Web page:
Title: Ender in Exile
Author: Orson Scott Card
Review: I first read Orson Scott Card’s most recognized novel, Ender’s Game, in my freshman year of high school, and immediately fell in love with it. It’s one novel that withstood the test of time when I read it again as an adult, as it was after all meant for an adult audience, despite the young characters. I eagerly read the rest of the series, but only Ender’s Shadow came close to recapturing characters I loved so much. I picked this up from my library with the hopes that a younger version of Ender would once again capture my imagination.
With Ender in Exile, we find Andrew (Ender) Wiggin, the boy whose brilliant military strategies saved the world from the alien Buggers, coming to terms with how he has caused the deaths of millions while thinking he was only playing a war game. The entire novel is neither a prequel nor a sequel, but another side by side companion that takes place between chapters 14 and 15 of the original Ender’s Game, and throughout the Shadow series. Card even wrote a new version of chapter 15, to be printed in subsequent editions to match this latest novel, which is an amazing addition to the Enderverse.
I loved seeing the evolution of Ender’s character before he became the sober Speaker for the Dead in the like-named second novel. In Exile, he’s still a teenager, but a brilliant one, full of guilt over all that he’s done and a need to understand the enemy he thought he exterminated. But the emotions in the book aren’t overdone; rather, they’re coupled with a hint of the spirit of the boy he used to be as he innocently conspires to keep his position as governor over an Admiral who would use him as a pawn. I couldn’t help but rub my hands with glee at that part, though there are also a few touching moments that remind the reader that despite his maturity, he’s still a teenage boy. A more final ending to the Shadow series also plays out here, and though it feels more like a short story added on to the ending instead of part of a full novel. But you won’t hear me complaining.
Card has once again mastered the character of young Ender, and this fully fleshed out version of his early travels will definitely be satisfying reading for anyone who was a fan of the original.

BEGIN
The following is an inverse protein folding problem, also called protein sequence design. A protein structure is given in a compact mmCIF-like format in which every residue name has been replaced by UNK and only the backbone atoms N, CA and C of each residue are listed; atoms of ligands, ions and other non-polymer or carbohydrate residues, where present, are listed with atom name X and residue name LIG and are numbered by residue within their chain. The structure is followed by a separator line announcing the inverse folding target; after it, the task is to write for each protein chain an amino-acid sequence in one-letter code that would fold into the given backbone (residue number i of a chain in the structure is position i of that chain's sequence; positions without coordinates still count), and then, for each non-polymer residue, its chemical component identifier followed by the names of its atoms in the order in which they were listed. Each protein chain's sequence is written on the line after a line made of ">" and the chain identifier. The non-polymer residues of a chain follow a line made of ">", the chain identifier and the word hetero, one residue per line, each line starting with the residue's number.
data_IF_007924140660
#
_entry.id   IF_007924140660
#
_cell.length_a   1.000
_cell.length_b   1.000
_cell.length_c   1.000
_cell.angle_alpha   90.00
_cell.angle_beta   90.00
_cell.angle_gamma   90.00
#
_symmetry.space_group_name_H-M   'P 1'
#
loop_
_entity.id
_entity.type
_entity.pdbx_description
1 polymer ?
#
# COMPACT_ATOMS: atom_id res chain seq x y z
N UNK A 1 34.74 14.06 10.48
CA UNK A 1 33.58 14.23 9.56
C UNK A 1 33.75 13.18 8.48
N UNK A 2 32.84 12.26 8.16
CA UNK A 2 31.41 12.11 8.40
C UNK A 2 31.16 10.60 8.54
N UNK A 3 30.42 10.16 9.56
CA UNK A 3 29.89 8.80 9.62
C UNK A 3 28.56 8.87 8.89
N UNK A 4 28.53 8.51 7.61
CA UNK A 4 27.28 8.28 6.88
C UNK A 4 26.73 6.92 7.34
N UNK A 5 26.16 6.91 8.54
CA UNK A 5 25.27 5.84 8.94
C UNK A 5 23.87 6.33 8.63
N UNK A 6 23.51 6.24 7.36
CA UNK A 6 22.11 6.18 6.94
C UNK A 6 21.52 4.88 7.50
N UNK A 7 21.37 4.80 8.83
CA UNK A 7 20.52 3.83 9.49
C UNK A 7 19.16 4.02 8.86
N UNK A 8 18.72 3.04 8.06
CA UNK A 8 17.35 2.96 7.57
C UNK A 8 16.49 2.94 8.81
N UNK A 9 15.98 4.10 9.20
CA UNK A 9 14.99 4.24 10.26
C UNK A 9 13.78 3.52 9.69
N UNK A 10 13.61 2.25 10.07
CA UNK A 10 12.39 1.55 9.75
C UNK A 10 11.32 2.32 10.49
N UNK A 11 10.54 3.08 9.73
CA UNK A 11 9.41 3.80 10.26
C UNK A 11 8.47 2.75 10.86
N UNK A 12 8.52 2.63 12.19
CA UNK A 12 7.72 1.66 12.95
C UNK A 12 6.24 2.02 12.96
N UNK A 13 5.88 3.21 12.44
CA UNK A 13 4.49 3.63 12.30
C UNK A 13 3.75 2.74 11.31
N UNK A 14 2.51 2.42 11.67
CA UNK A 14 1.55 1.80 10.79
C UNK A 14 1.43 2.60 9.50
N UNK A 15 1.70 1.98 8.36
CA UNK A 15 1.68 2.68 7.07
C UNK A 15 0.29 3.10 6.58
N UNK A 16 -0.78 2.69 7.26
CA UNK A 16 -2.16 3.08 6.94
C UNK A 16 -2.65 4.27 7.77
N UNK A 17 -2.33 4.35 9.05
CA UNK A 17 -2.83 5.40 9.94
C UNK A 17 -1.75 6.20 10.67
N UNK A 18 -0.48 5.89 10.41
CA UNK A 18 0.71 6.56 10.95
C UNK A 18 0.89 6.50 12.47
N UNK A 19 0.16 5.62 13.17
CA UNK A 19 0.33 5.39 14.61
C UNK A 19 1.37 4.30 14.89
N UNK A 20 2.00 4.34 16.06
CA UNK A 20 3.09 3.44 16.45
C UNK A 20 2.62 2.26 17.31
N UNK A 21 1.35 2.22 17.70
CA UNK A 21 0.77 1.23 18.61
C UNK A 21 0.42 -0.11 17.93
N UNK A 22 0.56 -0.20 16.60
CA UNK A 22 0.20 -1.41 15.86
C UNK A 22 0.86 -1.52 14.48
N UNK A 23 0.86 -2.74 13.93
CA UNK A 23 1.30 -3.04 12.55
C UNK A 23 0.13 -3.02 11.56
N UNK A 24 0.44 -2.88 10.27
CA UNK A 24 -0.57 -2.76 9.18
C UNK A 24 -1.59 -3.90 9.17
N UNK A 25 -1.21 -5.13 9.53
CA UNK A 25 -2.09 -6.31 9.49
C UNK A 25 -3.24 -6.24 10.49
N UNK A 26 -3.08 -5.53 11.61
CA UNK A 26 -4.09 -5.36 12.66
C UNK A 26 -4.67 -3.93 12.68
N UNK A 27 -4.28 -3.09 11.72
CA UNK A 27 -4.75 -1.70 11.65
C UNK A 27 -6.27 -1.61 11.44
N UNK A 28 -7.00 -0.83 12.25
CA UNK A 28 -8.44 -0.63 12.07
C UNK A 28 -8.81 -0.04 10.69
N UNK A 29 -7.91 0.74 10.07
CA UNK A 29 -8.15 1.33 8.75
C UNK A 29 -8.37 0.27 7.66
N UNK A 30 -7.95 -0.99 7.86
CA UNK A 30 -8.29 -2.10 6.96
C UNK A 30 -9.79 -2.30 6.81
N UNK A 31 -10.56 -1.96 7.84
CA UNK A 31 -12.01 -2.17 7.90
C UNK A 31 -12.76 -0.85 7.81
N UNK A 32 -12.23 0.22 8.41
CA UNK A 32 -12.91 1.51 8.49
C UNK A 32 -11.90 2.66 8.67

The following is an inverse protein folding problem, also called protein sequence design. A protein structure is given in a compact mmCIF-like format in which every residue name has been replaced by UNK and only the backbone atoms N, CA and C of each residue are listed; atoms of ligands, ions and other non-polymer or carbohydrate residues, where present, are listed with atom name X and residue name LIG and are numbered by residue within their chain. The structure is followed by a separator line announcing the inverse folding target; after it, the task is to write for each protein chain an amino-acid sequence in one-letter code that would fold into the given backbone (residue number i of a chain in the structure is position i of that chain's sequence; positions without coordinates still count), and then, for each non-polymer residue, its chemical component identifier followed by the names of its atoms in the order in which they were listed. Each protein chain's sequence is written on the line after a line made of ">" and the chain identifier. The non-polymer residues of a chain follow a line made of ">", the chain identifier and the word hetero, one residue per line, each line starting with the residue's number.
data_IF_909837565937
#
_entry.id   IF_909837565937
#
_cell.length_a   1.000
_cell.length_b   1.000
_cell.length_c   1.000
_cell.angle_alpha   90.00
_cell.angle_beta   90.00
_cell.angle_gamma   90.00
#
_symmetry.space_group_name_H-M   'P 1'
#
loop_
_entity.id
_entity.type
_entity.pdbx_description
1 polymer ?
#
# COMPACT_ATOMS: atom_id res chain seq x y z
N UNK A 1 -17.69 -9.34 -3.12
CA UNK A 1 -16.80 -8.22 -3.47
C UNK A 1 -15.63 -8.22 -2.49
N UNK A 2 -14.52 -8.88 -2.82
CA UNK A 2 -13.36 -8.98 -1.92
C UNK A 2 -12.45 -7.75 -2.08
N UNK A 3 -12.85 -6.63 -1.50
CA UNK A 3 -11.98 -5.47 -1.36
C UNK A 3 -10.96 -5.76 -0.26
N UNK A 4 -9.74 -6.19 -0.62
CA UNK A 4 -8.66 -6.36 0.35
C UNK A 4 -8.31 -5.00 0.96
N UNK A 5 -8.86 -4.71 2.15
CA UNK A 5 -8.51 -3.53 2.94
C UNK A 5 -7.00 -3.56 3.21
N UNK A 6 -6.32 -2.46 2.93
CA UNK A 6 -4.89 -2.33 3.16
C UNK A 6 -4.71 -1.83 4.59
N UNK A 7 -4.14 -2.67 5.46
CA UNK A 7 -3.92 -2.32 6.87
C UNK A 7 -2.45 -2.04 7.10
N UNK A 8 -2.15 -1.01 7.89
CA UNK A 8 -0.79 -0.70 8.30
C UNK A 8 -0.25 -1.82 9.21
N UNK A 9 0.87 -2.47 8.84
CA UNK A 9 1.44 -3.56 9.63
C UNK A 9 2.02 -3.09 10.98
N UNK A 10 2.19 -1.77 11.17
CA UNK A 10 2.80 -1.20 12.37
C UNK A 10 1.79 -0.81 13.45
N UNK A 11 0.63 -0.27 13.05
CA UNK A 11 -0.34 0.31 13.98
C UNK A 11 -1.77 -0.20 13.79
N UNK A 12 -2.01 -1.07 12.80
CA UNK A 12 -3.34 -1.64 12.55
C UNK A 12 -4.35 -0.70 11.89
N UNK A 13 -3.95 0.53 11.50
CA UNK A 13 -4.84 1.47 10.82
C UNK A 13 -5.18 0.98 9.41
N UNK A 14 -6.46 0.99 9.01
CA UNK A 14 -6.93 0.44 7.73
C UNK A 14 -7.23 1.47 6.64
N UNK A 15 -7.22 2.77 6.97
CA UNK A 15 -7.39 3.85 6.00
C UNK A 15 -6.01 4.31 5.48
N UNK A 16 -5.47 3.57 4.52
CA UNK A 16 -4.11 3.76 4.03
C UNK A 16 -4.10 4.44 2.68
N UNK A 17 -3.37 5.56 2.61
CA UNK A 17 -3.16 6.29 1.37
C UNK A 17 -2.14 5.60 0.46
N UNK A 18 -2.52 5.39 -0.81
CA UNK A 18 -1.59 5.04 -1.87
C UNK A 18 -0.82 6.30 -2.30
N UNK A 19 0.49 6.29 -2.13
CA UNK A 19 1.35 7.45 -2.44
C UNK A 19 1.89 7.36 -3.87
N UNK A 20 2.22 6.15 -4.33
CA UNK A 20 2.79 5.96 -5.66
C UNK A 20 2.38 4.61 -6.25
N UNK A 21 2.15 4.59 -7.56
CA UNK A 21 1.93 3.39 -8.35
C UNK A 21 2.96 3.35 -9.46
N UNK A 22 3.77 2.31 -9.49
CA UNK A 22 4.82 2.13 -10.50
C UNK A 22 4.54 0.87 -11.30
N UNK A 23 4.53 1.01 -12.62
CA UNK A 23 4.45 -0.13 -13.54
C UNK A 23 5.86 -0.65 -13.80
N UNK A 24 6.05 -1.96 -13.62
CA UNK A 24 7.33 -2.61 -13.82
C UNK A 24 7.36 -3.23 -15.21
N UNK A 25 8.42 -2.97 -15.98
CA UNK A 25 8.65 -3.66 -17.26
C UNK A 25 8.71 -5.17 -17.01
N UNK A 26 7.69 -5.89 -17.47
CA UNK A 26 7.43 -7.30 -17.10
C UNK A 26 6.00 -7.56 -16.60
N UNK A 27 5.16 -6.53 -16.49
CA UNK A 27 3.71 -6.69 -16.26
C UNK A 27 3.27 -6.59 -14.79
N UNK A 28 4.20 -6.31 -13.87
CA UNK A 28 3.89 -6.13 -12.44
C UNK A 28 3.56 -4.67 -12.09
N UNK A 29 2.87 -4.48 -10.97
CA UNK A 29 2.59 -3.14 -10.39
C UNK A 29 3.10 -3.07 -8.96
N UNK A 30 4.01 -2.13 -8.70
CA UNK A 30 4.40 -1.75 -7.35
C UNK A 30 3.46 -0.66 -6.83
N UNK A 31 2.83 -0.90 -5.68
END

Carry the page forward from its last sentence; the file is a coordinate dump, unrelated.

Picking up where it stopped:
Thanks go to M. J. Corley for this amazing review and I hope to be reading more from this reviewer soon. Thanks
Publisher: Published November 11th 2008 by Tor Books (first published January 10th 2005)
Quick Review: 4 Stars out of 5.
Where I got the book: At my local library.
Why Did I read this Book: I’ve loved this series since I read the first.
Synopsis: After twenty-three years, Orson Scott Card returns to his acclaimed best-selling series with the first true, direct sequel to the classic Ender's Game.
In Ender’s Game, the world’s most gifted children were taken from their families and sent to an elite training school. At Battle School, they learned combat, strategy, and secret intelligence to fight a dangerous war on behalf of those left on Earth. But they also learned some important and less definable lessons about life.
After the life-changing events of those years, these children—now teenagers—must leave the school and readapt to life in the outside world.
Having not seen their families or interacted with other people for years—where do they go now? What can they do?
Ender fought for humanity, but he is now reviled as a ruthless assassin. No longer allowed to live on Earth, he enters into exile. With his sister Valentine, he chooses to leave the only home he’s ever known to begin a relativistic—and revelatory—journey beyond the stars.
What happened during the years between Ender’s Game and Speaker for the Dead? What did Ender go through from the ages of 12 through 35? The story of those years has never been told. Taking place 3000 years before Ender finally receives his chance at redemption in Speaker for the Dead, this is the long-lost story of Ender.
For twenty-three years, millions of readers have wondered and now they will receive the answers. Ender in Exile is Orson Scott Card’s moving return to all the action and the adventure, the profound exploration of war and society, and the characters one never forgot.
On one of these ships, there is a baby that just may share the same special gifts as Ender’s old friend Bean…
Author Biography: Orson Scott Card is the author of the novels Ender's Game, Ender's Shadow, and Speaker for the Dead, which are widely read by adults and younger readers, and are increasingly used in schools.
Besides these and other science fiction novels, Card writes contemporary fantasy (Magic Street, Enchantment, Lost Boys), biblical novels (Stone Tables, Rachel and Leah), the American frontier fantasy series The Tales of Alvin Maker (beginning with Seventh Son), poetry (An Open Book), and many plays and scripts.
Card was born in Washington and grew up in California, Arizona, and Utah. He served a mission for the LDS Church in Brazil in the early 1970s. Besides his writing, he teaches occasional classes and workshops and directs plays. He recently began a longterm position as a professor of writing and literature at Southern Virginia University.
Card currently lives in Greensboro, North Carolina, with his wife, Kristine Allen Card, and their youngest child, Zina Margaret.
FYI: The Movie Trailer for Ender's Game.